On Thu, 2 Oct 2003 08:24:33 -0400 (EDT)
Steve Coile <[EMAIL PROTECTED]> wrote:

> On Thu, 2 Oct 2003, Ion-Mihai Tetcu wrote:
> [...]
> >That is one of the things we like most. We can always find things
> >where they're supposed to be, not where someone chose to put them
> >for some particular reason. And that on each and every machine we
> >have.
> Uhhh...  The hier(7) man page is part of every flavor of UNIX.
> Every flavor defines some standard for filesystem layout.  This
> isn't a BSD-only thing.
> Further, FreeBSD isn't the only distribution that puts things "where
> they're supposed to be".  "Where they're supposed to be" is defined
> by Unix community convention and the OS vendor.  You really should
> be saying"FreeBSD puts things where I expect them to be".  Your
> expectations don't necessarily conform to Unix community convention.


True. Better yetto say that FreeBSD has learned me to expect some type of files  to be 
in specific places. So it's some identity ;) here.

What I was trying to point out is that "real and original directory structures"  of a 
what_ever_I_get_from _the_net should conform to hier(7) (of what ever system they are 
installed on ..., in particular for bsd's hier). Qmail and friends bothers me for 
> One thing that bugs me about many Unix vendors, including FreeBSD,
> is a willingness to put state files under /usr.  /usr should not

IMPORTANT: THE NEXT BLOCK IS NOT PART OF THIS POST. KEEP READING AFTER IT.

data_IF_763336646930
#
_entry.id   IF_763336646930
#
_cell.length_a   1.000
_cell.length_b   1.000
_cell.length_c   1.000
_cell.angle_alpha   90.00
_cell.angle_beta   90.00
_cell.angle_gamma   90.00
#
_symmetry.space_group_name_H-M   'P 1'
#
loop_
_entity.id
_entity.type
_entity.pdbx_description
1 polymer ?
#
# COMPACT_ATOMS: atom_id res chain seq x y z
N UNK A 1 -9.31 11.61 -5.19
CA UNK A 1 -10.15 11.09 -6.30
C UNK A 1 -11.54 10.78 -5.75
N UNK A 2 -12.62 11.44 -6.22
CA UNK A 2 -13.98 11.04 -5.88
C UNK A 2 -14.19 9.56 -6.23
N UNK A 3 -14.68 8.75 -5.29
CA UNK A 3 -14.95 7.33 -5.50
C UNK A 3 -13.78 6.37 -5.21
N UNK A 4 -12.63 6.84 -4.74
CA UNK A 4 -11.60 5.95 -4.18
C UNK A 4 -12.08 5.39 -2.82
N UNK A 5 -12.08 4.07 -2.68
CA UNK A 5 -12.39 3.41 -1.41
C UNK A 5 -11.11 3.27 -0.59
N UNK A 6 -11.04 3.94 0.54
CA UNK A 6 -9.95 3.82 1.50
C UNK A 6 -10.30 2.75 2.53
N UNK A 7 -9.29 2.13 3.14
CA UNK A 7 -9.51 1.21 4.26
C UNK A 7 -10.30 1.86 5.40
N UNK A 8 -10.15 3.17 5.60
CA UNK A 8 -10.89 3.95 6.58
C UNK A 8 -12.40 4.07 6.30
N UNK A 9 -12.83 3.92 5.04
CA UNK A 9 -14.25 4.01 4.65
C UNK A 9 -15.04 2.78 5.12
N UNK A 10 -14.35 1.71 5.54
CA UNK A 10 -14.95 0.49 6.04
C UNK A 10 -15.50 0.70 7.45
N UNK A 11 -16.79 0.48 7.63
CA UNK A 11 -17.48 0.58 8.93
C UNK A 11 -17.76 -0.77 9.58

> I can put /usr on a separate partition, make it read-only, and not 
> have to worry about something tinkering with it.  And I can put /var
> on another partition,
> prevent execute permission on it, and not have to worry
> about some hacker installing (binary) tools on it.

You got a point here. If you're asking me, the *big* design problem is the suid thing.


I'm not trying to start a flame here. I'm using Linux on some desktops and I've moved 
90% percent of one customer pcs from win to a FreeBSd Linux mix. In fact my first 
contact with the *nix world was with a Red Hat. (Still remember a few hours with an 
old System V book and LILO refusing to boot :-) ). After which I've got 2.2.2 FreeBSD 
and felt in love :).

> packages installed on my Red Hat Linux system came from, either. 
> Oh, and that's *ALL* the files provided by the operating system, not
> just those installed with add-on packages.  For instance:
>       $ rpm -qf /etc/passwd
>       setup-2.5.25-1

buh>/ports/distfiles# which passwd
so it's /usr/src/usr.bin/passwd/ (==> /usr/obj/usr/src/usr.bin/passwd/)

Now consider no hier - I've did the mistake of inventing my on directory structure for 
an app once and I still suffer.

I still think that the ports system is (at least for my needs) superior to rmps. It 
simplify the building from source in many cases, but you can always do a make extract 
and start patching around.

FreeBSD unregistered ;) user
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